Operating through a pandemic taught the clinical trials industry that it’s possible to move faster with more data sources, says du Plessis, although the information is still largely being managed in silos. The growing adoption of data warehouses, however, is a step in the right direction.

Warehousing data from multiple sources in a single database is key to gaining insights that would be missed looking at datasets independently. “That’s where it’s super-important to have really strong and innovative technology partners,” she says, specifically referencing Veeva Vault CDMS.

Leveraging Machine Learning 

These days, machine learning (ML) should go hand in hand with data handling/cleaning and programming, du Plessis says. At Bioforum, this takes the form of an ML tool called JetConvert that seamlessly converts the data collected during clinical trials into the necessary SDTM (Study Data Tabulation Model) format that is required by the FDA when companies are submitting a new drug application to the agency.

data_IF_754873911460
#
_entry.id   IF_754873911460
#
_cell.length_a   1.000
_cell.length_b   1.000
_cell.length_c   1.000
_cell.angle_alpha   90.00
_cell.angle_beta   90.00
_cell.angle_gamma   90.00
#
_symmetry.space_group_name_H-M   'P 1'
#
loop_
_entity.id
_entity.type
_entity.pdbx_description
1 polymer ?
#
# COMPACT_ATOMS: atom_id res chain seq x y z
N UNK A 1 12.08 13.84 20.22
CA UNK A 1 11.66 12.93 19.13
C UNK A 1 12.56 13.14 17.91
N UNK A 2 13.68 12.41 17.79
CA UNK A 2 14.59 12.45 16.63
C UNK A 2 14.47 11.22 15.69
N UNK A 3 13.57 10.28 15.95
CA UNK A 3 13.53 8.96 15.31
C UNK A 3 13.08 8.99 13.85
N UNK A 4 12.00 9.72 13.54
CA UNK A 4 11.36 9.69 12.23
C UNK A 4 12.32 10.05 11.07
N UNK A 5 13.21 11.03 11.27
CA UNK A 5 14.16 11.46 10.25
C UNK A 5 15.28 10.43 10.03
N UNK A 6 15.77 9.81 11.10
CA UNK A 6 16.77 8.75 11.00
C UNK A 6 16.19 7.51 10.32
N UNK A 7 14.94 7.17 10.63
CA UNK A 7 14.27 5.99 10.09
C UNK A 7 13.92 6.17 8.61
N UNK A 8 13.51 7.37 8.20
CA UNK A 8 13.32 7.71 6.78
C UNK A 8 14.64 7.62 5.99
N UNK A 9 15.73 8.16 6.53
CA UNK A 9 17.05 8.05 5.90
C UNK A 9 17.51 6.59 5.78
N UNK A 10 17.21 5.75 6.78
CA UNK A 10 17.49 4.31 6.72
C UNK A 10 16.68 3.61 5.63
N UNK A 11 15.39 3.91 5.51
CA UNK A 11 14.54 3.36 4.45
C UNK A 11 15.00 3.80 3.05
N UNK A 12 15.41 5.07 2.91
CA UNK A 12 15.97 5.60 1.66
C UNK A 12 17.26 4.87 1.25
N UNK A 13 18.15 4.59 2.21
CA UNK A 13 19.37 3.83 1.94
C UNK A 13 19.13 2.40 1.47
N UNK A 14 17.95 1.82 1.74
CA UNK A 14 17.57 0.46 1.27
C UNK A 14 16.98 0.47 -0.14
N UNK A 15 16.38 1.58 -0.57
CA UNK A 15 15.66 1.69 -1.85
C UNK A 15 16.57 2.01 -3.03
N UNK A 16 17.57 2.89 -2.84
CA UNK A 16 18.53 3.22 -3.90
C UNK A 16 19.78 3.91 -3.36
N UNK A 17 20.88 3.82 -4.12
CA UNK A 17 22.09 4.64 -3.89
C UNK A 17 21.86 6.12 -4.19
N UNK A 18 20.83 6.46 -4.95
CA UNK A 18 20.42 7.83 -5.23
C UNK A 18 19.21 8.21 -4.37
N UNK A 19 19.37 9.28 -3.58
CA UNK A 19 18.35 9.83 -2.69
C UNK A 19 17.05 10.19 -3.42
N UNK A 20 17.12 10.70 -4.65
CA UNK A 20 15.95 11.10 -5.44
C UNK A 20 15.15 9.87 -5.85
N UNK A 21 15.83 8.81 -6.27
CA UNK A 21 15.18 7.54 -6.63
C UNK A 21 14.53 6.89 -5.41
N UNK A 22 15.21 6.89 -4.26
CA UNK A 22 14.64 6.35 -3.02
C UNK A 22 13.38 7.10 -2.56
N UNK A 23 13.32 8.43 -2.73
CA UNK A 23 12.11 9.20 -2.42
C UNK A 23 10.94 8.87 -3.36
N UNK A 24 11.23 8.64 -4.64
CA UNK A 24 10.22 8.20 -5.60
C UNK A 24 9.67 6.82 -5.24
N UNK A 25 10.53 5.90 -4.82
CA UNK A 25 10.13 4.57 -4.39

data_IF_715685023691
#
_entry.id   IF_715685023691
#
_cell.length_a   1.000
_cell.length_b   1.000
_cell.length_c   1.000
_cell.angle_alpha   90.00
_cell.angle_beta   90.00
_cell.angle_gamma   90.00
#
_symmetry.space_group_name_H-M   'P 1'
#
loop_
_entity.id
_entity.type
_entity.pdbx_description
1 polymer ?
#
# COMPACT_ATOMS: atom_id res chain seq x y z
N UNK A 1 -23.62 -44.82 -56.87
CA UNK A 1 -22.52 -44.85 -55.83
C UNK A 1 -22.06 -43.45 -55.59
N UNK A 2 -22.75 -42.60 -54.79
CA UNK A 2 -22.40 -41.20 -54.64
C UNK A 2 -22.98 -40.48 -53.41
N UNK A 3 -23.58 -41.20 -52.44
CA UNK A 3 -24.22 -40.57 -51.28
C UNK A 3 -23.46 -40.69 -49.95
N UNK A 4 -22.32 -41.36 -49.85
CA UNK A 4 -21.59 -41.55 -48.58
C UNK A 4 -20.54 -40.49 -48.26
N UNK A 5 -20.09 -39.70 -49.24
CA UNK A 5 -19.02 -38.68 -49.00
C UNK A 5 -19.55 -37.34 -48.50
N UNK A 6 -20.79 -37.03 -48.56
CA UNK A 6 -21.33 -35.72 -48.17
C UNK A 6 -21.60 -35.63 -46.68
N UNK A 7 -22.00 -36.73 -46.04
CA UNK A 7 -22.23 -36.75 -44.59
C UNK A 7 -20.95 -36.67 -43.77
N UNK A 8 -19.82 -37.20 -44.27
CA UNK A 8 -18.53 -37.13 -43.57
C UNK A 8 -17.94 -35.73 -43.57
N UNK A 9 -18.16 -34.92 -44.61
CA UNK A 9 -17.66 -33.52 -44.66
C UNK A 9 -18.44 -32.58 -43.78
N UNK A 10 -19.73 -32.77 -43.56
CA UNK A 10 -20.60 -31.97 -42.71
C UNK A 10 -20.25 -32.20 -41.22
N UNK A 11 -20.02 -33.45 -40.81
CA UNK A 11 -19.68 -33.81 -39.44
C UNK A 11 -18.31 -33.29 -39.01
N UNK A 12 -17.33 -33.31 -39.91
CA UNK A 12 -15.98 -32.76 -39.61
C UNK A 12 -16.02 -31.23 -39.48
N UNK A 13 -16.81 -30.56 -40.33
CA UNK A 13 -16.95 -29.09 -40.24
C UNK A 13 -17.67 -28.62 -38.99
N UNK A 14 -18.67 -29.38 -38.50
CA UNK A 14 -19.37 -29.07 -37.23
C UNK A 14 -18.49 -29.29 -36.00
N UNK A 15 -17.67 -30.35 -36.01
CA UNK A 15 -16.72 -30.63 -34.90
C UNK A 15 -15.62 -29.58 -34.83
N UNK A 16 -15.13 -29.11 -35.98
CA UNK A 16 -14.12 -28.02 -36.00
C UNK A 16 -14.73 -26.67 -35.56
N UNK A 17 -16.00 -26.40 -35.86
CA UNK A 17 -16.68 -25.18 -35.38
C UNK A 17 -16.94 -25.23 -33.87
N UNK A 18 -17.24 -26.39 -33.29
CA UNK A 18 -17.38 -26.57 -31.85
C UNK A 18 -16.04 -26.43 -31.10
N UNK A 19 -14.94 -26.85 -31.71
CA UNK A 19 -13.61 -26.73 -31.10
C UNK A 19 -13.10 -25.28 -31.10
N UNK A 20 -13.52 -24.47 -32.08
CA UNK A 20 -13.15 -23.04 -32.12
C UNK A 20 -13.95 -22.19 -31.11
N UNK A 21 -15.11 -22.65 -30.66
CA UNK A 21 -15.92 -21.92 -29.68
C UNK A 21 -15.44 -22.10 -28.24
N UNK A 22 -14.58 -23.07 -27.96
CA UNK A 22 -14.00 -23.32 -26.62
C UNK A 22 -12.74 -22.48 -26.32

This otherwise time-consuming conversion task was immediately identified as an untapped market opportunity for the CRO, says du Plessis. Multiple sponsors (and other CROs) are now taking advantage of the SDTM automation platform, which slashes the conversion time from the traditional eight weeks to just three weeks.

JetConvert works by running the ML model over raw data, surfacing suggestions about how to map every data field to its SDTM counterpart, she explains. The human in the loop can accept a recommendation or reject it by either manually overriding it or asking for another suggestion. In addition to the time savings, the quality of submissions improves because “the consistency is fantastic.”